Clearwing moths are a family of pests that attack many fruits trees, as well as currants and gooseberries. These pests are often mistaken for burly wasps.
There are several different clearwing moth pests and they attack a wide variety of ornamentals and edibles. They include:
Clearwing moth identification and lifecycle
One of the most obvious ways to identify adult clearwing moths is to look at their wings - they are clear. Mostly, anyway. Adults only live for one week, so you don’t get many chances to see them. Front wings tend to be narrow and rear wings are stubbier and wider. Their yellow and black bodies look similar to yellowjackets. This mimicry continues with a behavior commonly seen in wasps, in which both species will periodically run while fluttering their wings. Unlike wasps, clearwing moth adults can also be red, orange, or even dark blue, depending on the species.
As soon as females emerge from their pupal cases, they emit pheromones to attract males. After mating, females lay tiny pale pink to reddish eggs in rough areas of the bark, in wounds, and in cracks and crevices created where branches and twigs fork. One to four weeks later, larvae emerge and the damage begins. Clearwing larvae are 1” to 1-1/2” long, with white to pink bodies and dark heads. They look very similar to American plum borer larvae. Larvae will feed heavily until they are ready to pupate.
Most clearwing moths pupate under bark. The peachtree borer pupates in the soil. Clearwing pupal cases also look a lot like American plum borer pupae, as well as carpenterworm pupae. American plum borers (Euzophera semifuneralis) tend to be found where main scaffold branches join the trunks of ash, olive, and sycamore trees. These pupal cases are thin-walled and brown, and they look very similar to those of bark beetles, longhorned beetles, roundheaded wood borers, flatheaded wood borers, and metallic wood borers. These pupal cases are often found, after they have been vacated, protruding from bark or on the ground under a tree.
Basically, anything burrowing in your trees is bad news.
Damage caused by clearwing moths
Clearwing moth larvae start burrowing into bark, cambium or heartwood of their host tree as soon as they hatch. This burrowing creates galleries that weaken the tree and make it more susceptible to other pests and diseases. It also interrupts the flow of water and nutrients throughout the vascular tissues. Branch die off can also occur. All this burrowing can make bark look gnarled.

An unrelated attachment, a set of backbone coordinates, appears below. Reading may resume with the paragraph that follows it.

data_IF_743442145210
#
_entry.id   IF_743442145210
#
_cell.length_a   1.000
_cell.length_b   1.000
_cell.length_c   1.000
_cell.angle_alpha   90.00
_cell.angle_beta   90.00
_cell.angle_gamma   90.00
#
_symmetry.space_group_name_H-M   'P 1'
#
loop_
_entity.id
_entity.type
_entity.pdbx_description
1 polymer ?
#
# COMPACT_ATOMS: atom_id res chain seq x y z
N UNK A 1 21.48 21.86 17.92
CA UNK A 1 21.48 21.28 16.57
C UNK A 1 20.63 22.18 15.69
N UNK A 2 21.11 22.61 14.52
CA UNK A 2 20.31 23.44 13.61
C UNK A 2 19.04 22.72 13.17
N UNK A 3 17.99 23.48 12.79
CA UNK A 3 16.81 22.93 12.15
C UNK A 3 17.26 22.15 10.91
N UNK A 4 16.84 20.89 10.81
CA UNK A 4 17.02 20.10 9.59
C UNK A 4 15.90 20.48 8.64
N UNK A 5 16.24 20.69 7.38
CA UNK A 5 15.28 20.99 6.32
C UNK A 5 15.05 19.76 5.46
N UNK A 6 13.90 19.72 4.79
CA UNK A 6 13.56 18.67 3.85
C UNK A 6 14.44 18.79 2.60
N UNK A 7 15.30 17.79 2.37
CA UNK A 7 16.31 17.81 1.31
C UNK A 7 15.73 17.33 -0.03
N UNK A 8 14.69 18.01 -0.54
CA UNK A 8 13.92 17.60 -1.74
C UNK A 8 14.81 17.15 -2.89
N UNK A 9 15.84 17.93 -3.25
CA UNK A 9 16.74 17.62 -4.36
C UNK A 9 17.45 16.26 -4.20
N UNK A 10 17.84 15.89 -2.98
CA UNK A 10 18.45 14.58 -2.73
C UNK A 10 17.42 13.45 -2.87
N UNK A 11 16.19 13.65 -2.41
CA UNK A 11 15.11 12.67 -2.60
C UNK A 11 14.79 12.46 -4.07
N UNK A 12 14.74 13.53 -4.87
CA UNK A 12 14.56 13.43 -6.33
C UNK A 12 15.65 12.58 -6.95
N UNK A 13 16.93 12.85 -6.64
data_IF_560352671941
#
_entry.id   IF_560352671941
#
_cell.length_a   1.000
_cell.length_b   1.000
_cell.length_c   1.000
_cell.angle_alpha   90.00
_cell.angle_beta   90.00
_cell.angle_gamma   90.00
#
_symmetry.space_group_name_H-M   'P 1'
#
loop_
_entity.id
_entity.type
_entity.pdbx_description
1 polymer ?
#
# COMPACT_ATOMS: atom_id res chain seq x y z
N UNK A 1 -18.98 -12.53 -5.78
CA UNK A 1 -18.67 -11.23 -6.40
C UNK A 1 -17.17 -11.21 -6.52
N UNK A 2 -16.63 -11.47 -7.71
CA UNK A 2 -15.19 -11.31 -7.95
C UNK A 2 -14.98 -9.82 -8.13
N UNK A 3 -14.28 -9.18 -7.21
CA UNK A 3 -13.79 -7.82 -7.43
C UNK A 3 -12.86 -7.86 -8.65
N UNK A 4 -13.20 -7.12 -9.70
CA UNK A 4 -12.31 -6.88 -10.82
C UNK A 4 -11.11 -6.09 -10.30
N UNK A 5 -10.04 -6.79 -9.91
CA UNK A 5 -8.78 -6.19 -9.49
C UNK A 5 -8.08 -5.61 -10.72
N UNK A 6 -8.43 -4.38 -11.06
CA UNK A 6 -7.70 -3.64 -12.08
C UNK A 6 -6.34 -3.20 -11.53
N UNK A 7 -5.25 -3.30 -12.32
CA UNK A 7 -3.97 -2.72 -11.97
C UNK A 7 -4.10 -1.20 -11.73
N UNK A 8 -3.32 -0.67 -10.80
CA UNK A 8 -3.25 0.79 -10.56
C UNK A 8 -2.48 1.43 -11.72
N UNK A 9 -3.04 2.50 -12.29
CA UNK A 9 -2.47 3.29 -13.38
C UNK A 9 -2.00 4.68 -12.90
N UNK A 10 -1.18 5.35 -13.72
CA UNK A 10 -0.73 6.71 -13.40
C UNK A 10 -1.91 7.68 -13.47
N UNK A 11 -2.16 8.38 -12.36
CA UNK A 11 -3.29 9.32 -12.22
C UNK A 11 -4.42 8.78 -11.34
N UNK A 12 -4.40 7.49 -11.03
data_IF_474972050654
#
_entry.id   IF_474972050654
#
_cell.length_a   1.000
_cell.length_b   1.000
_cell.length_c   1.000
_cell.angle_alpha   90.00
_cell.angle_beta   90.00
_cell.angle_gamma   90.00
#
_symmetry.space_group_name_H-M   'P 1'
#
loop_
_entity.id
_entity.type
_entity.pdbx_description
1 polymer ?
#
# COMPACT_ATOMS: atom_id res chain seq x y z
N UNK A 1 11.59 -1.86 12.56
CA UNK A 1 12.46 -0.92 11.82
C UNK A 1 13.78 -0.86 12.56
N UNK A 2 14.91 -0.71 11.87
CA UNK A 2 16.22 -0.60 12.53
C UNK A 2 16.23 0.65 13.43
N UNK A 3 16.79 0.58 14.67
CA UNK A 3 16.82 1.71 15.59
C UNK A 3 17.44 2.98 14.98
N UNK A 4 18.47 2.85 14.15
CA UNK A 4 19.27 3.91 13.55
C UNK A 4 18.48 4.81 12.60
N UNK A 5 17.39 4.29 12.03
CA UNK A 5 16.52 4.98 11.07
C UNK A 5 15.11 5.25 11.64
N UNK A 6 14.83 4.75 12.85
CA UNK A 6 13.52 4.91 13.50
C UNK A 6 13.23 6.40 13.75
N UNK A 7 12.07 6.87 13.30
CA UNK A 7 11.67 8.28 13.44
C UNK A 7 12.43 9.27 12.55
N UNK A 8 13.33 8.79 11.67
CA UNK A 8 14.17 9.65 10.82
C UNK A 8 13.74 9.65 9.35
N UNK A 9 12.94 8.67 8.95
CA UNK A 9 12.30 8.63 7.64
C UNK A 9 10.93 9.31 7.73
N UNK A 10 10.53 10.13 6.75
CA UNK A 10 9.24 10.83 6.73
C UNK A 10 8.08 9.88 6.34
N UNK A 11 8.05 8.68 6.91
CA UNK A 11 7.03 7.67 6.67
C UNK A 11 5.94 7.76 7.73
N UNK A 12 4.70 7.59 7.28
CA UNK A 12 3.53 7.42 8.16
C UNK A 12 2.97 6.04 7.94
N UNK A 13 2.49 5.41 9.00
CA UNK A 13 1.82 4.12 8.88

Where these galleries occur can help you identify the species. Peachtree borer larvae are most commonly found within a few inches of the soil. Ash borer larvae prefer being 5 to 10 feet up.
In some cases, no controls are needed. Sycamore borers and western poplar clearwings apparently don’t do enough harm to require management. The other species, however, can serious harm your trees.
Since healthy trees are better able to withstand attack, proper feeding and irrigation go a long way toward minimizing clearwing damage. Whitewashing tree trunks and exposed branches reduces sunburn injury. If your soil is compacted, apply a thick layer of mulch or install a ground cover to help aerate the soil. This will help keep your trees healthier, just make sure the mulch or ground cover are kept a few inches away from the trunk to prevent fungal disease. Also, avoid injuring trees with lawn mowers, weed wackers, and other landscape equipment and tools, and remove tree stakes as soon as they are no longer needed.
Pheromone lures can be used to monitor for these pests. Just keep in mind that using pheromone lures attracts pests. These lures interfere with mating, so they can reduce clearwing populations, but this method requires an intensive, ongoing program of pheromone use. It’s probably not worth the effort for backyard trees. You can also buy pheromone traps for peachtree borers and ash borers. If using pheromone traps, be sure to follow the manufacturer’s directions exactly.
Monitoring trees every week for signs of burrowing and pupal cases is an easy way to protect your trees. You may see partially emerged pupae, which can be crushed or skewered with a piece of wire. Gumming around the base of the tree may also indicate peachtree borers.
Beneficial insects, such as braconid wasps, will kill or parasitize clearwing moths and their larvae, so avoid using broad spectrum pesticides and insecticides. Also, you can buy certain nematodes (Steinernema carpocapsae and S. feltiae) to kill peachtree borer, redbelted clearwing, sycamore borer, and western poplar clearwing. Again, follow the directions exactly for the best results.
If a truly valuable tree has a bad clearwing infestation, you should call a licensed pest control applicator. They have access to chemicals that you do not. Most over-the-counter clearwing controls are not effective.
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